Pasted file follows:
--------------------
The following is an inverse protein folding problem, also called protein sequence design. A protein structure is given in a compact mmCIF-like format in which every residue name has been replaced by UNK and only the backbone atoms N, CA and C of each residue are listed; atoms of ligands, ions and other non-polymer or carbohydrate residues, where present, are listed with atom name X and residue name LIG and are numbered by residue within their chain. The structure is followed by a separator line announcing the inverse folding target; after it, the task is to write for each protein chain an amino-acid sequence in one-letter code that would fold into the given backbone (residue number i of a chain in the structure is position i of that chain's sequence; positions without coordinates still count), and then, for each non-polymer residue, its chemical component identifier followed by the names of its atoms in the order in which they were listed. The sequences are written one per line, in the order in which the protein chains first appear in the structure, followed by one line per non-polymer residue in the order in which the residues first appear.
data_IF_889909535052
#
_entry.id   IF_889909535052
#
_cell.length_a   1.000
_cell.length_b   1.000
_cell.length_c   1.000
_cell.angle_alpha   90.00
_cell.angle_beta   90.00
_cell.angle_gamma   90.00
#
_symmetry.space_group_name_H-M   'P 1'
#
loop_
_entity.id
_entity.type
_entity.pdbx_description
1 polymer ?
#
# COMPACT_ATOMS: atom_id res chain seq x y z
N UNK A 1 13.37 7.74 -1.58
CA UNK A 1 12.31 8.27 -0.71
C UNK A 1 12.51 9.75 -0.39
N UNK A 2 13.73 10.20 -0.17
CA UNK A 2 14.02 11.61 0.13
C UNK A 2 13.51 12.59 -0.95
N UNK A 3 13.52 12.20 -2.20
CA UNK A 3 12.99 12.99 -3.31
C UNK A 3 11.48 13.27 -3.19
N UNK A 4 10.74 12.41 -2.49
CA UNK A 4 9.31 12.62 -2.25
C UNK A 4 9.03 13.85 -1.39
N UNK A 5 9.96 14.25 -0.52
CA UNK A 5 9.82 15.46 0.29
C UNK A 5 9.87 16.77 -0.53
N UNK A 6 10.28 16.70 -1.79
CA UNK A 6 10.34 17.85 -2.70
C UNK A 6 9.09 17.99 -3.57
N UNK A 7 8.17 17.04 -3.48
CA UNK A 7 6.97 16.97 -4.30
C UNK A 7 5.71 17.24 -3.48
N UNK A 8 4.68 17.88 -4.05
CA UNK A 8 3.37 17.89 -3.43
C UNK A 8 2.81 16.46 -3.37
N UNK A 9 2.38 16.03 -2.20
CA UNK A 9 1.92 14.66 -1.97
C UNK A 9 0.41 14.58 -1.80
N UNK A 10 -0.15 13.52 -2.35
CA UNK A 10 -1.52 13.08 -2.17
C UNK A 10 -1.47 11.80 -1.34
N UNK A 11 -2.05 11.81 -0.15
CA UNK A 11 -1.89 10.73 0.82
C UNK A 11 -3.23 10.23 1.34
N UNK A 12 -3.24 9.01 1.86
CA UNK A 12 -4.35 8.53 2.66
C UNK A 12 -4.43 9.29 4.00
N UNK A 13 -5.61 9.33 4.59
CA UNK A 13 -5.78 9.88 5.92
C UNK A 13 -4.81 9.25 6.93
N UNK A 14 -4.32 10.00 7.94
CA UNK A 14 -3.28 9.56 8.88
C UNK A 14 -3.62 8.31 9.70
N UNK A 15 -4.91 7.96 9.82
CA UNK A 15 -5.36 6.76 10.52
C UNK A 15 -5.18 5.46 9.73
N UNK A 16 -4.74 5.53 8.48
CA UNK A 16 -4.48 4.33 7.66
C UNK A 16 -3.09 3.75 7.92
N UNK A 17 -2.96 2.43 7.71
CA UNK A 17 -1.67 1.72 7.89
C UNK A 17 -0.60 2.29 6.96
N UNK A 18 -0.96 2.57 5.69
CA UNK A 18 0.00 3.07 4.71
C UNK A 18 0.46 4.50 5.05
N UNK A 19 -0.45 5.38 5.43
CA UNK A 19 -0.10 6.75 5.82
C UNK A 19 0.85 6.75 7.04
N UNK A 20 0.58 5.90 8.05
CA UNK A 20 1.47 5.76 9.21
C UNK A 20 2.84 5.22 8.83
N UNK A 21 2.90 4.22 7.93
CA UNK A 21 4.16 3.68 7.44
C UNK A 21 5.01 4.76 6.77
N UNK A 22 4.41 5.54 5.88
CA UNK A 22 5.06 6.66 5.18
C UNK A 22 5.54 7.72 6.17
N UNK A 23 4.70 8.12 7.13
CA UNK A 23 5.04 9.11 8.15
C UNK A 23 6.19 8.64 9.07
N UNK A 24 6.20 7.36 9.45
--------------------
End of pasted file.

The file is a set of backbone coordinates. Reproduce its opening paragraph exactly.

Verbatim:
The following is an inverse protein folding problem, also called protein sequence design. A protein structure is given in a compact mmCIF-like format in which every residue name has been replaced by UNK and only the backbone atoms N, CA and C of each residue are listed; atoms of ligands, ions and other non-polymer or carbohydrate residues, where present, are listed with atom name X and residue name LIG and are numbered by residue within their chain. The structure is followed by a separator line announcing the inverse folding target; after it, the task is to write for each protein chain an amino-acid sequence in one-letter code that would fold into the given backbone (residue number i of a chain in the structure is position i of that chain's sequence; positions without coordinates still count), and then, for each non-polymer residue, its chemical component identifier followed by the names of its atoms in the order in which they were listed. The sequences are written one per line, in the order in which the protein chains first appear in the structure, followed by one line per non-polymer residue in the order in which the residues first appear.